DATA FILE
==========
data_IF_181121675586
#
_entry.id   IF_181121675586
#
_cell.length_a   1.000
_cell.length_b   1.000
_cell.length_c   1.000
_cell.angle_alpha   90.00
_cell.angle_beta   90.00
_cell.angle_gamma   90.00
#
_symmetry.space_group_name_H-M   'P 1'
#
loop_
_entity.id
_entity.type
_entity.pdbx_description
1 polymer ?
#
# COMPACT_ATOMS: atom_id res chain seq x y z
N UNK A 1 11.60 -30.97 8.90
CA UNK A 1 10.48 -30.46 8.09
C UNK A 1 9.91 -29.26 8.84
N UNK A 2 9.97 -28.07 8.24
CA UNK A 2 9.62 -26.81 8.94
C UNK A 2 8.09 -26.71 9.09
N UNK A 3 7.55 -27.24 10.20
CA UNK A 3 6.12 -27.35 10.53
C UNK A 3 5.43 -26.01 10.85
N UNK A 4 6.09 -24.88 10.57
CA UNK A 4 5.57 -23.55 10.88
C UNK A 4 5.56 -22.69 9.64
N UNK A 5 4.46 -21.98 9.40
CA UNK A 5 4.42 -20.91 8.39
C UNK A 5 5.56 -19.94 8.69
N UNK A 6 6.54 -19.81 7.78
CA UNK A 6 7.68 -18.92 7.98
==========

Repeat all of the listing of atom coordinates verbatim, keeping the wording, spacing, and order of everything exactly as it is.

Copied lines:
data_IF_181121675586
#
_entry.id   IF_181121675586
#
_cell.length_a   1.000
_cell.length_b   1.000
_cell.length_c   1.000
_cell.angle_alpha   90.00
_cell.angle_beta   90.00
_cell.angle_gamma   90.00
#
_symmetry.space_group_name_H-M   'P 1'
#
loop_
_entity.id
_entity.type
_entity.pdbx_description
1 polymer ?
#
# COMPACT_ATOMS: atom_id res chain seq x y z
N UNK A 1 11.60 -30.97 8.90
CA UNK A 1 10.48 -30.46 8.09
C UNK A 1 9.91 -29.26 8.84
N UNK A 2 9.97 -28.07 8.24
CA UNK A 2 9.62 -26.81 8.94
C UNK A 2 8.09 -26.71 9.09
N UNK A 3 7.55 -27.24 10.20
CA UNK A 3 6.12 -27.35 10.53
C UNK A 3 5.43 -26.01 10.85
N UNK A 4 6.09 -24.88 10.57
CA UNK A 4 5.57 -23.55 10.88
C UNK A 4 5.56 -22.69 9.64
N UNK A 5 4.46 -21.98 9.40
CA UNK A 5 4.42 -20.91 8.39
C UNK A 5 5.56 -19.94 8.69
N UNK A 6 6.54 -19.81 7.78
CA UNK A 6 7.68 -18.92 7.98